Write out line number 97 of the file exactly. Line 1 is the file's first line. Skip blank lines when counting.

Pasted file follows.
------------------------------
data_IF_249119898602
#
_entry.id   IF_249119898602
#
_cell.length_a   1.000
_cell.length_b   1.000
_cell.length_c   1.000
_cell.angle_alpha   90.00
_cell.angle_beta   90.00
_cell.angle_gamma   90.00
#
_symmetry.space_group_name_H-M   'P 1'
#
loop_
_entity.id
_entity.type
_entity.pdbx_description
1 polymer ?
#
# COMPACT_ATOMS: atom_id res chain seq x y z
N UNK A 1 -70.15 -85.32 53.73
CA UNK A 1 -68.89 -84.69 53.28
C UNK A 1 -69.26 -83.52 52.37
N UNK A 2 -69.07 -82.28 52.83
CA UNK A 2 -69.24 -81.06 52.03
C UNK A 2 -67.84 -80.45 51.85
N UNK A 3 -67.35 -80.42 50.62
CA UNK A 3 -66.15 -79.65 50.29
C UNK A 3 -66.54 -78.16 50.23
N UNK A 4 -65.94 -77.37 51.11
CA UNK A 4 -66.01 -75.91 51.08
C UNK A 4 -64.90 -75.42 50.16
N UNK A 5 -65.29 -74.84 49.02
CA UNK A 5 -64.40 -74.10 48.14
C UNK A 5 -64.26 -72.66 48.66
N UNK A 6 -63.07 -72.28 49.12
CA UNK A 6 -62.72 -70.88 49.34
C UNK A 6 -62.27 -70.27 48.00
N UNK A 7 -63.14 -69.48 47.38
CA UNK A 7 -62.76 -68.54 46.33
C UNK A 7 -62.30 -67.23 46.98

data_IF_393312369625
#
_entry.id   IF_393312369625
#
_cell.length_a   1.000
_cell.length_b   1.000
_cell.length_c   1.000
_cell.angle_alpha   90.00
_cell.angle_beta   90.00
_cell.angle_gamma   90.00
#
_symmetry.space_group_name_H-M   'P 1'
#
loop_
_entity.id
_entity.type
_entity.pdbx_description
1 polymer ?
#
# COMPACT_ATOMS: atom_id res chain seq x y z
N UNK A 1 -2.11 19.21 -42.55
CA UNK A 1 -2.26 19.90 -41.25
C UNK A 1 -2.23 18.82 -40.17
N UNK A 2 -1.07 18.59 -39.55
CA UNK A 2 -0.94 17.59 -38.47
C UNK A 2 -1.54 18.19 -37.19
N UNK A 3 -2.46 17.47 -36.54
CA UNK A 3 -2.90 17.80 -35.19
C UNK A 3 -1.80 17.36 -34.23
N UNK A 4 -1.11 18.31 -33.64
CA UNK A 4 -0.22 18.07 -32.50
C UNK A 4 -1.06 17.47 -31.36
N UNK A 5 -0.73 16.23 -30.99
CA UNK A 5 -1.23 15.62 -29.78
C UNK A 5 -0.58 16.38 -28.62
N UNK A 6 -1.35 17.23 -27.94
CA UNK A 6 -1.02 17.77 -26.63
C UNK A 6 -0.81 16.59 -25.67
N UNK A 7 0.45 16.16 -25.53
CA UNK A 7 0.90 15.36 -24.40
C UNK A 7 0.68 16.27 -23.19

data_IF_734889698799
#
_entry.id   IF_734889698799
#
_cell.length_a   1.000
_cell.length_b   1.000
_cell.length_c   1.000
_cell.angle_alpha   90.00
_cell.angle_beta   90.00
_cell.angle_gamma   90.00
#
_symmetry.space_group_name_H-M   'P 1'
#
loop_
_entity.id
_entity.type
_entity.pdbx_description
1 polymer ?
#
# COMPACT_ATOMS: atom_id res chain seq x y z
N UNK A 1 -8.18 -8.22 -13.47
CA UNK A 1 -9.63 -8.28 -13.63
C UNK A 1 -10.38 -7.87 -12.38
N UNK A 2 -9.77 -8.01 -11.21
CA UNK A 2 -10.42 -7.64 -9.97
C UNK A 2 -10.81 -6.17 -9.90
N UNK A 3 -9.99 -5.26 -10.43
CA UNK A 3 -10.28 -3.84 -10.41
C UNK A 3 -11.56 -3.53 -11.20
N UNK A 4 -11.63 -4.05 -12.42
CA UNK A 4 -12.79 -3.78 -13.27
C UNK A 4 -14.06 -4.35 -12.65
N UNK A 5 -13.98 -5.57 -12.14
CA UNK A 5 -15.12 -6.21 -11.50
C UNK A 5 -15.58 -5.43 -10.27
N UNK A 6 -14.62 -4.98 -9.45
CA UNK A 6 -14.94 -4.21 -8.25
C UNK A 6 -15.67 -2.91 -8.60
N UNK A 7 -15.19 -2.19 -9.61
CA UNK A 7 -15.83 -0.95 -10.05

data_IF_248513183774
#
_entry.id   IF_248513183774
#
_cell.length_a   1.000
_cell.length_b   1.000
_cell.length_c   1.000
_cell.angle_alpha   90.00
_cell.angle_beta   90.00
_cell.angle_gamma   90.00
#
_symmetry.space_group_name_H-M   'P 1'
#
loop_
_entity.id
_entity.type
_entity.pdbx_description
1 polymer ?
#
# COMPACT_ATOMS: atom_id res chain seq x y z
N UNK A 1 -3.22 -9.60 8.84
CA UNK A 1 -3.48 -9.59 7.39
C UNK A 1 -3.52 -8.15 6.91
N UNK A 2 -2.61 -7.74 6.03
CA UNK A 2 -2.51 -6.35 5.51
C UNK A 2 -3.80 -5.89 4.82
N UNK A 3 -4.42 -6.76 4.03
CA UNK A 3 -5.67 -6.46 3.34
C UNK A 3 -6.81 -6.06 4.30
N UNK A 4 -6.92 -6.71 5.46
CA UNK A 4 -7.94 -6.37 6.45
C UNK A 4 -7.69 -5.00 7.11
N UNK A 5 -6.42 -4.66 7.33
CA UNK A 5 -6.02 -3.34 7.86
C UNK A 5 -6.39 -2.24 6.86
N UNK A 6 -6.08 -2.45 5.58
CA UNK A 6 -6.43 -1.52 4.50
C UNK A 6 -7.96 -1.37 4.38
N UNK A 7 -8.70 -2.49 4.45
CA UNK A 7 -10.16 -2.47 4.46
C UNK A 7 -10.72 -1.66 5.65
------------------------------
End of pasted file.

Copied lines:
_entity.id